A U.S. Air Force Predator drone took out a rocket launcher used to attack civilians in the battle between Qadhafi forces and civilians in Misrata, Libya, NATO said today.
The strike, which was also confirmed by the Pentagon, is the first use of the unmanned aircraft in Libya since President Obama gave his approval two days ago.
"The first Predator strike in Libya occurred today in the early afternoon local time," Pentagon spokesman Capt. Darryn James said. "Per common practice we are not providing any details."
NATO, however, released a statement saying the strike had destroyed a Qadhafi regime Multiple Rocket Launcher near Misrata.
Obama gave approval Thursday for two armed American Predator drones to operate over Libya, according to Defense Secretary Robert Gates.
The U.S. has flown armed drones in Libya for the past several weeks, but they have been used only for surveillance. They will now be used to strike Gadhafi's forces as part of the civilian protection mission.
British, French and Italian forces have already agreed to step up their efforts to aid the rebels.
The use of drones is significant, too, because it marks the United States' return to using force for civilian protection mission for the first time since shortly after the U.S. handed full authority of the mission over to NATO last month. Bombing drops by U.S. planes that have taken place since then were only to take out Gadhafi's air defenses for the separate no-fly zone enforcement mission.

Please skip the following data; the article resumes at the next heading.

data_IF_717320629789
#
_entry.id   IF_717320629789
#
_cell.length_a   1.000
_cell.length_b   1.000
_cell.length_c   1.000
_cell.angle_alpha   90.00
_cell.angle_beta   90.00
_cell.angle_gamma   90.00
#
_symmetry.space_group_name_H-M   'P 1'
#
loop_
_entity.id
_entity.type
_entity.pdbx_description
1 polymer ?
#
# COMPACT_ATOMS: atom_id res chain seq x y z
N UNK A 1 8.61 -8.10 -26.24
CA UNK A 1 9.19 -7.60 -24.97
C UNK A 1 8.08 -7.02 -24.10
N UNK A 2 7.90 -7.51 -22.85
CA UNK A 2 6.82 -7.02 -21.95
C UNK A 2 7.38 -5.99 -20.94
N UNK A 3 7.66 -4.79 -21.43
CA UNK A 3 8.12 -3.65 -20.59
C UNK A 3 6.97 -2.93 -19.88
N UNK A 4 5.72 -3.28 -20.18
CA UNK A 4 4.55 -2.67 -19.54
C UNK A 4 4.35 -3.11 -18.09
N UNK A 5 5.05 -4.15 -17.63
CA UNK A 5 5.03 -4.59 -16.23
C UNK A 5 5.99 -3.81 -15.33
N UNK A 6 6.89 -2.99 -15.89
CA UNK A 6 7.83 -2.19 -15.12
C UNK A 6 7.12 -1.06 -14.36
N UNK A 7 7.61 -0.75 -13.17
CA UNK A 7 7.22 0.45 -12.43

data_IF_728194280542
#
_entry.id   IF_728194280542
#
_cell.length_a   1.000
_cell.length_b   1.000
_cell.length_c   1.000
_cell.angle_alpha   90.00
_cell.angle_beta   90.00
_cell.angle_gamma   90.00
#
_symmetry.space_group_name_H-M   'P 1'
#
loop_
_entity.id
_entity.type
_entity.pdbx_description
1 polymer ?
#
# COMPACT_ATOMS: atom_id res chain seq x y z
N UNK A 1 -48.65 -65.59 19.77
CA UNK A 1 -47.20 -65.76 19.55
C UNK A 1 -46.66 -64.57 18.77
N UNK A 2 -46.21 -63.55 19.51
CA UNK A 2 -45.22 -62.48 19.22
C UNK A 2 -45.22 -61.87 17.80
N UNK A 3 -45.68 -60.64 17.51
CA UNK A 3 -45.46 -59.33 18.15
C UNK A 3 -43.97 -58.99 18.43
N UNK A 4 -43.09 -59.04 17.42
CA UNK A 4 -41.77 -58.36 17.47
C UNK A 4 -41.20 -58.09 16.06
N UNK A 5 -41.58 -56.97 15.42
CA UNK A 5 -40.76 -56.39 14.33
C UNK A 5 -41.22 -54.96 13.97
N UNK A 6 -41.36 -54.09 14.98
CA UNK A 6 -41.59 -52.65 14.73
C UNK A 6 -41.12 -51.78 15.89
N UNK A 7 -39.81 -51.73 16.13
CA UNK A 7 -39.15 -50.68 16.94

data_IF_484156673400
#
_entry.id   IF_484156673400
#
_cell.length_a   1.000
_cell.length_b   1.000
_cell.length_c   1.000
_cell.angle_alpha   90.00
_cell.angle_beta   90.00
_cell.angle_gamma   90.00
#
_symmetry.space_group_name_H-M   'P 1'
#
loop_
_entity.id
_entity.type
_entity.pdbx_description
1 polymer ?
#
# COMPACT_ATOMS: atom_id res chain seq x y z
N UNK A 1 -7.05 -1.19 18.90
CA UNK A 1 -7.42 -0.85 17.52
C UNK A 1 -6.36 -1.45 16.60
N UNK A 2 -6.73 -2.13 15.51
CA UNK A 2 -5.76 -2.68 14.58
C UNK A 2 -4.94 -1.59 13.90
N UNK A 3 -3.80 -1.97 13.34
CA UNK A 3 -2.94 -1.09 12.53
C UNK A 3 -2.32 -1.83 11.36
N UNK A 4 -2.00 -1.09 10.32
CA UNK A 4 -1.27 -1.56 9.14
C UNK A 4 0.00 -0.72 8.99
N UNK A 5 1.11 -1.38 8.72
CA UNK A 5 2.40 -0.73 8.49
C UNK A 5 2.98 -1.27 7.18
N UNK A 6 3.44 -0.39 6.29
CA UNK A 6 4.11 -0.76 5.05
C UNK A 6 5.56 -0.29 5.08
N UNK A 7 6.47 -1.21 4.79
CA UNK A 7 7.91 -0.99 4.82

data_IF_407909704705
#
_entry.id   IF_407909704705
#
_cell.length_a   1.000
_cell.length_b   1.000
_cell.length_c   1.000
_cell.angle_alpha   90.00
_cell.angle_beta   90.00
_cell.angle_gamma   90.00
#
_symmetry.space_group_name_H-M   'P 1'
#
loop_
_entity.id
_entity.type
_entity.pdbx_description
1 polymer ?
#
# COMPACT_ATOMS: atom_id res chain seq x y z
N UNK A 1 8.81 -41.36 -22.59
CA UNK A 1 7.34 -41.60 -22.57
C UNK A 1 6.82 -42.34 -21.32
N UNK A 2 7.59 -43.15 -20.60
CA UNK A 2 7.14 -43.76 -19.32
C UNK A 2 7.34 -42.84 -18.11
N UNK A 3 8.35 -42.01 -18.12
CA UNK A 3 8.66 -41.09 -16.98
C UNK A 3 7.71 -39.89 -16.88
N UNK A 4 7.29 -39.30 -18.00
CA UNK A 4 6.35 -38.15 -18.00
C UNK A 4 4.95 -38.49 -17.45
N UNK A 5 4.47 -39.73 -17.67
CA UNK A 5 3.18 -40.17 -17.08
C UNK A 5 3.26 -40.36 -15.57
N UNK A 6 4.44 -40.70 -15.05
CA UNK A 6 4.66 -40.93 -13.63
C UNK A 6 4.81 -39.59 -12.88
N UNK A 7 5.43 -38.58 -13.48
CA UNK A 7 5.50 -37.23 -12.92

American forces are helping to enforce a no-fly zone in Libya, aiding rebel forces struggling against Libyan dictator Moammar Gadhafi.
The drones, aircraft without pilots that the U.S. military has also used in Afghanistan and over Pakistan, will be used to root out Gadhafi forces that are burrowed into urban areas. Their first mission was to be today but they didn't drop any bombs and the mission was curtailed today because of bad weather.
Gates, appearing at the Pentagon on Thursday with Marine Gen. James Cartwright, said these drones have the capability to fly lower than piloted AC-130 gunships and better identify targets of Gadhafi forces burrowed into urban areas with less threat of collateral damage. They're also able to stay on a target for much longer than a plan can, they can be in the air all day long.
Cartwright noted that the nature of the fight has changed recently, with the conflict taking place more now in urban areas near civilian populations.
Gates would not say where the drones will fly from, but he said they are based "in theater." He said they did not come from Afghanistan.
Gates also went as far as anyone in the administration has gone so far in saying that the international mission in Libya is trying to get Libyan leader Moammar Gadhafi removed from power. That, of course, is not part of the United Nations mandate which calls for steps to protect civilians, and the U.S. and others have tried to frame their actions in that context alone.
"Regime change was always a political goal. And I think that there was an understanding that regime change is complicated and that it works best when it's done from the inside, and that it could take time. And that's why the sanctions and the embargoes and everything are associated with that," Gates told reporters.